Sales forecasting is a discipline that any strong finance team will want to master. It’s especially important in industries where the majority of operating costs are fixed. When it’s reliable and accurate, the sales forecast can help leaders manage staffing levels, production schedules, capital expenditures, and other business activities with greater confidence.
While some finance leaders may argue against the merits of the traditional budget and the corporate budgeting process, not many would argue against the value of an accurate forecast. And I can tell you from experience that beginning in March 2020 (the onset of COVID-19 lockdowns in the United States), most of my time as CFO was spent forecasting and re-forecasting sales, revenue, and cash reserves. Performing this work allowed me to keep the board of directors informed, the leadership team focused, and employees reassured of our strong financial position.
As a step toward assessing forecast accuracy, consider benchmarking your organization’s total sales forecasting percentage error against the percentage error of similar-size companies in the same industry. Through its Open Standards Benchmarking assessment in planning and management accounting, APQC finds that top performers have a forecasting error of 1.1% or less. In comparison, bottom performers see more than twice the rate of error at 2.7% or more. For an organization with $5 billion in revenue, the difference between top and bottom performance amounts to $80 million in expected but unrealized sales.
Inaccurate forecasts can have devastating ripple effects. For example, medicines cannot sit on a shelf indefinitely if a pharmaceutical company’s sales forecast exceeds actual demand. And while many organizations in other industries would be happy to see demand outstrip a forecast, it can be a double-edged sword in an industry like pharmaceuticals — especially if the organization can’t meet the demand for a life-saving product. The effects might be more pronounced in some industries than others, but increasing sales forecast accuracy is well worth it for any company.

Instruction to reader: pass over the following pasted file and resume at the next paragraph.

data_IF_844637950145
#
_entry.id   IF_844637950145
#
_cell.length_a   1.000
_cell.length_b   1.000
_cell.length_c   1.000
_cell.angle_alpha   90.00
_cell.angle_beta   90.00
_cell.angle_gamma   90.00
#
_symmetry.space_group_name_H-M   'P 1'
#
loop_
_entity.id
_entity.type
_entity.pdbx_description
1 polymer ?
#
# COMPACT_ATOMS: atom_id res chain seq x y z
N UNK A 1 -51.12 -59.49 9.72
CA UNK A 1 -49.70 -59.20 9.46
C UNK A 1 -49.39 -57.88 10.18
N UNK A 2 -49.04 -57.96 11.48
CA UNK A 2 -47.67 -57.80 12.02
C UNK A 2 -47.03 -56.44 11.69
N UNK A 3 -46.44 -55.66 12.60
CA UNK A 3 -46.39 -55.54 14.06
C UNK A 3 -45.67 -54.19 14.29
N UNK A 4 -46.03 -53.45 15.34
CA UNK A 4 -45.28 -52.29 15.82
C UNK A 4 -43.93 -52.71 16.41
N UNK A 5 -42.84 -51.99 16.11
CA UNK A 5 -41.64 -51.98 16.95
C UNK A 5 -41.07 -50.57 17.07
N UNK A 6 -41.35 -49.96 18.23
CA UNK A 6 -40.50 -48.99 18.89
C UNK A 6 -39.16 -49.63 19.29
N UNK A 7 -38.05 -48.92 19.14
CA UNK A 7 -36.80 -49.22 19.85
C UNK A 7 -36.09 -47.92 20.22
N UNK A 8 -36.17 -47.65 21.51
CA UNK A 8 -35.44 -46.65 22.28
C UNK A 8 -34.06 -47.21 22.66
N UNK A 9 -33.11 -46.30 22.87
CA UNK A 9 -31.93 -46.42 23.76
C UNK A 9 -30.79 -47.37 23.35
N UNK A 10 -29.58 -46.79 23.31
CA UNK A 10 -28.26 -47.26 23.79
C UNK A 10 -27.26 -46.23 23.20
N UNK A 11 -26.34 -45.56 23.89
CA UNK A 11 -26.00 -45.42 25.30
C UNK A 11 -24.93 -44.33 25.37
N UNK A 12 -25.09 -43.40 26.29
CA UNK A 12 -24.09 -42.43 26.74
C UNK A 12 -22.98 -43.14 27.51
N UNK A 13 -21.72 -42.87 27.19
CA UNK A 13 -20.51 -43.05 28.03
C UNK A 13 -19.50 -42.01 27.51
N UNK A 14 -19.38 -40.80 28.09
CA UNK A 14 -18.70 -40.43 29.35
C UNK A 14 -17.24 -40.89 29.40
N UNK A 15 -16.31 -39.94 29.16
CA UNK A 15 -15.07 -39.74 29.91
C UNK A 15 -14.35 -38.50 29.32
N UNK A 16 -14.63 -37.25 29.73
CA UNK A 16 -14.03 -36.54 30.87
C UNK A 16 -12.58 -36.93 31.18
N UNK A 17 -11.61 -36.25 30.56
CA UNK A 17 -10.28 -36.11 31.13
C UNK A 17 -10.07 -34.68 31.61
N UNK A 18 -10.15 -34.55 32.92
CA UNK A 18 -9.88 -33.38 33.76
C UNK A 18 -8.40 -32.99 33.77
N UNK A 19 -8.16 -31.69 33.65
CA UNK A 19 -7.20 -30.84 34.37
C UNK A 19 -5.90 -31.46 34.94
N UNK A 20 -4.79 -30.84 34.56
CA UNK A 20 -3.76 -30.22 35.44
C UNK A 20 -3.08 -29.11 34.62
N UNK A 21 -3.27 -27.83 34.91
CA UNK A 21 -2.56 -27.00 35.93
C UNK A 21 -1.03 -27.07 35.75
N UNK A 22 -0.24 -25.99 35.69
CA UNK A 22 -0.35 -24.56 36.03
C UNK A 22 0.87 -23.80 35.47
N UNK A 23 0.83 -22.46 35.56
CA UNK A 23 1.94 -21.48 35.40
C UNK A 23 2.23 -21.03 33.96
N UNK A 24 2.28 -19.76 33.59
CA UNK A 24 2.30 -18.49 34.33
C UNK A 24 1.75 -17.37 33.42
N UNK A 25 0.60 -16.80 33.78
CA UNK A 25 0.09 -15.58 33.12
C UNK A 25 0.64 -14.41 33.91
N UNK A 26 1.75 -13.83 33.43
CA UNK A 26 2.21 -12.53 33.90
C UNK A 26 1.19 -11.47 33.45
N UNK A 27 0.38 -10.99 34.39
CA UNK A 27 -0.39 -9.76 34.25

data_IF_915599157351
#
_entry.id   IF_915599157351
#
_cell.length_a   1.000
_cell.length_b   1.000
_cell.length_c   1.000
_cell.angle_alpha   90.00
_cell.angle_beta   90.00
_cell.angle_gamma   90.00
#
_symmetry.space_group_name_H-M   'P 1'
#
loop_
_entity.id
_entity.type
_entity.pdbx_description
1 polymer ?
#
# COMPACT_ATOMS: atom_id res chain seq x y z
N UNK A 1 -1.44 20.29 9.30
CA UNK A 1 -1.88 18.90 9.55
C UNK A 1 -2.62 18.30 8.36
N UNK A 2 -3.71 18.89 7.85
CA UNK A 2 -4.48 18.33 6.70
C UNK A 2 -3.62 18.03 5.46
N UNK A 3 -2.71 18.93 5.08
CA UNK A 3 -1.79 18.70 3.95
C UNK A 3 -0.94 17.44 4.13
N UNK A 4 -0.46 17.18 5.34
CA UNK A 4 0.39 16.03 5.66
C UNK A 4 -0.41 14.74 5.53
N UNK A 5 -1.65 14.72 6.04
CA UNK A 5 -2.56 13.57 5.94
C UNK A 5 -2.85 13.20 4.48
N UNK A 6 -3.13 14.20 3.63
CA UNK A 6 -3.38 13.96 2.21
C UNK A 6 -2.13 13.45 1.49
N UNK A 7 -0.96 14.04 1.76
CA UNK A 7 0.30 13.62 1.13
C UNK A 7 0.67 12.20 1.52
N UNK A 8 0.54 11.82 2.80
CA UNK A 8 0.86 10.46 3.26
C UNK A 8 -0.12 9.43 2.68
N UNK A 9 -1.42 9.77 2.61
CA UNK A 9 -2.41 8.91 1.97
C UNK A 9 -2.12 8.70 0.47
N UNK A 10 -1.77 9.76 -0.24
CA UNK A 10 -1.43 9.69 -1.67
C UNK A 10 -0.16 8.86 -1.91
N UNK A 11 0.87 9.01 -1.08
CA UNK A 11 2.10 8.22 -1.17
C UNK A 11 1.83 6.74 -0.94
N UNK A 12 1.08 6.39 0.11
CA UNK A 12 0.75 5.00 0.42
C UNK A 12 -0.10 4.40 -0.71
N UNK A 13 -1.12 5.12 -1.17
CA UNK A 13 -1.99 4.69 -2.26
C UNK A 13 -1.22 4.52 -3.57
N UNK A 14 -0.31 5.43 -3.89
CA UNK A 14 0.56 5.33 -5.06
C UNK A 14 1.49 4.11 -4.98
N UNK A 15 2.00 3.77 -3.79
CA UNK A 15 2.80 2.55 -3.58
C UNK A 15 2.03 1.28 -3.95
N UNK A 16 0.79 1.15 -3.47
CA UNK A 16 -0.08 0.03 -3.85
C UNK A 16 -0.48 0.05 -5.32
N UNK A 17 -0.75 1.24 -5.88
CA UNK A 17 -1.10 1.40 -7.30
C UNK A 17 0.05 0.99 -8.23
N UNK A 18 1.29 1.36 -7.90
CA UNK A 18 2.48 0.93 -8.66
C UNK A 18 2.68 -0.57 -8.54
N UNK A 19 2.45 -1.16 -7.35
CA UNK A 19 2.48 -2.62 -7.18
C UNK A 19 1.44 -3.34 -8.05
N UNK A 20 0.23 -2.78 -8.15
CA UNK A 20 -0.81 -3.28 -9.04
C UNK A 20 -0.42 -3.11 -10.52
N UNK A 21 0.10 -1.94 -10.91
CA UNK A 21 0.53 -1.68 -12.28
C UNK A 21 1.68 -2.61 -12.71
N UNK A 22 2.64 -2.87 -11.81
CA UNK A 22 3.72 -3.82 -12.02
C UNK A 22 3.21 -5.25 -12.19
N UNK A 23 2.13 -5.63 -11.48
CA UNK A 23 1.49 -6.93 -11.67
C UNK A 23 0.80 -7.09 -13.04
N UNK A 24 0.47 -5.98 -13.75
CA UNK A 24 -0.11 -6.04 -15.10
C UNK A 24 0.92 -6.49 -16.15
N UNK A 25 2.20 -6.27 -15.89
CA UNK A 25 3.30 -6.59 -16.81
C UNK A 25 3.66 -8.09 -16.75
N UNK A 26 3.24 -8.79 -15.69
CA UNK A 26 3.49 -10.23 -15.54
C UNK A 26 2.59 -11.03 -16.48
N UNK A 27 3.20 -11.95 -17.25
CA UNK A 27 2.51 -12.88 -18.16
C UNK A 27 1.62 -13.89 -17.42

Building an accurate forecast requires integrated data and enterprise-wide participation. The following practices have helped me and CFOs across many other organizations to produce more efficient and accurate sales forecasts.
One of the first and most important steps is to identify the information needed to prepare a forecast and ensure that you will have access to that information. System reports, historical data, and even employee observations are key to producing a comprehensive forecast.
Unfortunately, data silos and disparate systems present barriers. For example, only 14% of respondents to APQC’s Open Standards Benchmarking assessment in planning and management accounting report that operational and finance data is housed in a single, integrated solution.
Gathering and reconciling data from disparate systems not only takes longer but makes errors more likely. By contrast, organizations can make big gains in forecast accuracy by adopting integrated cloud-based solutions along with automation and machine learning. For example, one finance lead at a global technology company told us that adopting machine learning and integrating the organization’s data helped to cut the error rate in half.